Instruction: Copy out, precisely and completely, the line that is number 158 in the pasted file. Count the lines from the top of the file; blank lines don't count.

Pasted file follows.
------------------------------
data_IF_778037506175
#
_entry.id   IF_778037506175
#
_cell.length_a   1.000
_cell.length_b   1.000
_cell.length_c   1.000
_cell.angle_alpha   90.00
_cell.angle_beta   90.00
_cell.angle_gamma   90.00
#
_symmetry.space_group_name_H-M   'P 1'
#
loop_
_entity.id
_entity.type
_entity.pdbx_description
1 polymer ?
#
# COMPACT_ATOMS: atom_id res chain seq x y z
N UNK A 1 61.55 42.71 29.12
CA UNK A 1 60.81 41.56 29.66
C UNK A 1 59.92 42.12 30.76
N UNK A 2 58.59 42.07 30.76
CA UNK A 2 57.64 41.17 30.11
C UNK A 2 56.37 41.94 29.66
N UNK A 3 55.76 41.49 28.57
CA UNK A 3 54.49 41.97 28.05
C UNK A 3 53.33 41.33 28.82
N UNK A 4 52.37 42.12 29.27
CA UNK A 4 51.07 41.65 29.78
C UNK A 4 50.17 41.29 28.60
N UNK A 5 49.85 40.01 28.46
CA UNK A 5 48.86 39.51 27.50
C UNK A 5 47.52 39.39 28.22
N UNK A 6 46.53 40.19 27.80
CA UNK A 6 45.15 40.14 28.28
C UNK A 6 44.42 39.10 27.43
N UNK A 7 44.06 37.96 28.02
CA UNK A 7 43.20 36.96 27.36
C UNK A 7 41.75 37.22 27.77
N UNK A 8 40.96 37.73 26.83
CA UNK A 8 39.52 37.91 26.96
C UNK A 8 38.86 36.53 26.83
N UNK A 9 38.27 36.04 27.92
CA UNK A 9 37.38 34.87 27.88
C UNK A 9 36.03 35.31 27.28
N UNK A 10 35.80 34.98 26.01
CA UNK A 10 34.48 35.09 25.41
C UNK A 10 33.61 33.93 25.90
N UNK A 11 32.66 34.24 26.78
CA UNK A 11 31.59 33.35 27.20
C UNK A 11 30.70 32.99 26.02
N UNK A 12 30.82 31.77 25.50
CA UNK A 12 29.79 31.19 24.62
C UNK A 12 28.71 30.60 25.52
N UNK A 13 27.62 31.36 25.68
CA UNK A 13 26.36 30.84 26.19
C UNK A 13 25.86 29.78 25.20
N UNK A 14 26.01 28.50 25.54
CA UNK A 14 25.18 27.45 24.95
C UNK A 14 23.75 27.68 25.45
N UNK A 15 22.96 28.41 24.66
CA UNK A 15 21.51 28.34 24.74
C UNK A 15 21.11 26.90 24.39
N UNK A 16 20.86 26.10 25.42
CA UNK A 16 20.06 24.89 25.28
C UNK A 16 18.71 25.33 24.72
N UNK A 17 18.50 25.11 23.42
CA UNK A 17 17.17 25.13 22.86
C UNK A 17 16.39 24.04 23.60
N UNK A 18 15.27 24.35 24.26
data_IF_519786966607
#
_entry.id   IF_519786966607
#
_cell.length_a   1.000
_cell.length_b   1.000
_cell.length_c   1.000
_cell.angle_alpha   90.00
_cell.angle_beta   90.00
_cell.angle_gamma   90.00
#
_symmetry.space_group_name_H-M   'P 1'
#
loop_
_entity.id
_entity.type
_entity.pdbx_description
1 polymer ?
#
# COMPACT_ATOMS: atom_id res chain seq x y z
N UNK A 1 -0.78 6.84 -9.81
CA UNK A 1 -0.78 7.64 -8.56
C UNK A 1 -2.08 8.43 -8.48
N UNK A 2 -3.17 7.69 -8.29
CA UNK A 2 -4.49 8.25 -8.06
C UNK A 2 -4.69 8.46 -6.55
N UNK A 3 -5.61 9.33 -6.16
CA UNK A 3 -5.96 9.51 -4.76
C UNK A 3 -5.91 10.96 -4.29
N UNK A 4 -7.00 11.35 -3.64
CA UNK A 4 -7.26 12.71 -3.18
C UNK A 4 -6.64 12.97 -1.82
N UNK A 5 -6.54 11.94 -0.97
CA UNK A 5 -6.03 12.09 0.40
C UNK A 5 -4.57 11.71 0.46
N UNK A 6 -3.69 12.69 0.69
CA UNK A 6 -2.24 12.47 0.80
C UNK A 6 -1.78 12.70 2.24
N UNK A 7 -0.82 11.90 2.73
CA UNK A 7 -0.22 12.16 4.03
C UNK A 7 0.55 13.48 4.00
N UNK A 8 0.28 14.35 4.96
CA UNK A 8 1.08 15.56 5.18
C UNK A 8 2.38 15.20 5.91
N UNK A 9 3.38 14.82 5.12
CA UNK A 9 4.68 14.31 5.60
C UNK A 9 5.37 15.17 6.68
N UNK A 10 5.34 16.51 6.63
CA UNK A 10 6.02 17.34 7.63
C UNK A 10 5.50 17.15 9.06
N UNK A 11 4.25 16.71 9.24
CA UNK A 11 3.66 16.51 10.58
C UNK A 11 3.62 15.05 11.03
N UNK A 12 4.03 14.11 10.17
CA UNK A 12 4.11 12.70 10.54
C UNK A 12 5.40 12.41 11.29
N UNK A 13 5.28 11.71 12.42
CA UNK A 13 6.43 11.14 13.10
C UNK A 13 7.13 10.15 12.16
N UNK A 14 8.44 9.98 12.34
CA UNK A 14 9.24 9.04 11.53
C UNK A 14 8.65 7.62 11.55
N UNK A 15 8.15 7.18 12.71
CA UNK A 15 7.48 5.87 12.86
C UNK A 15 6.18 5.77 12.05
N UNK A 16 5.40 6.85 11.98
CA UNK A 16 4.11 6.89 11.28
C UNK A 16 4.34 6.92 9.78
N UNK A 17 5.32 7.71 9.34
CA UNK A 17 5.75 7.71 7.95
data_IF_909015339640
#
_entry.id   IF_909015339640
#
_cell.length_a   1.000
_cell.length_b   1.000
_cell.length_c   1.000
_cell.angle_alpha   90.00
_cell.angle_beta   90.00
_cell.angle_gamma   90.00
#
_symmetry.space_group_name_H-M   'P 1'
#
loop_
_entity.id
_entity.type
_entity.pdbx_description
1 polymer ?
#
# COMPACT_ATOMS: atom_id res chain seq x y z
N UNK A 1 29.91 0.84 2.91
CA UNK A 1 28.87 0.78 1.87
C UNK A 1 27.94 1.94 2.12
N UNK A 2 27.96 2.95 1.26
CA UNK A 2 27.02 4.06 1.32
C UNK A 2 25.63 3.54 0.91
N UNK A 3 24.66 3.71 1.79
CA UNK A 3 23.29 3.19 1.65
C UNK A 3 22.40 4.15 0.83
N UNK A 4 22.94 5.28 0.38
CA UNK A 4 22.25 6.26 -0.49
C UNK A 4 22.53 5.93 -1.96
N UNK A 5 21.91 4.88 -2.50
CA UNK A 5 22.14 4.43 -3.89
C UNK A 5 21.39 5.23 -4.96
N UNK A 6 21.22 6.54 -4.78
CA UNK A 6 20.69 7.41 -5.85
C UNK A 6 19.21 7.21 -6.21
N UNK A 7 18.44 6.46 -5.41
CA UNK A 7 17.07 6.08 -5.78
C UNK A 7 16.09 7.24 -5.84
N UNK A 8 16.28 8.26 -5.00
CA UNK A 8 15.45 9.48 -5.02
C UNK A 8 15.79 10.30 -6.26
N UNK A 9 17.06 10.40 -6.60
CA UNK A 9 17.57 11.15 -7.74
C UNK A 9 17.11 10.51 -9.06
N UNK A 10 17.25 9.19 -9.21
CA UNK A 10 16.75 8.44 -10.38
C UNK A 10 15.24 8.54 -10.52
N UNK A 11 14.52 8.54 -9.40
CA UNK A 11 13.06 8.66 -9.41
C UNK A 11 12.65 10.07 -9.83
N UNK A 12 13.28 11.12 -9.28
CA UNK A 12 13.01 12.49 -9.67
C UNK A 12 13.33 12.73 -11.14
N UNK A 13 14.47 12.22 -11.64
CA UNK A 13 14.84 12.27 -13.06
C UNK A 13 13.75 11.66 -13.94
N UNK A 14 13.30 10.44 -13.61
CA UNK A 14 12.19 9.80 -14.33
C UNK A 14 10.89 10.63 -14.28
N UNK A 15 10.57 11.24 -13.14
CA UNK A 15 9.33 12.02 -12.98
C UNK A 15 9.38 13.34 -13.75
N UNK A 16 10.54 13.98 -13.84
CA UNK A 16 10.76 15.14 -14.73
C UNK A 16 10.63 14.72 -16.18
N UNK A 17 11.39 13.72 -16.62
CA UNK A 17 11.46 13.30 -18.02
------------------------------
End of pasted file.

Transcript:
_entity.type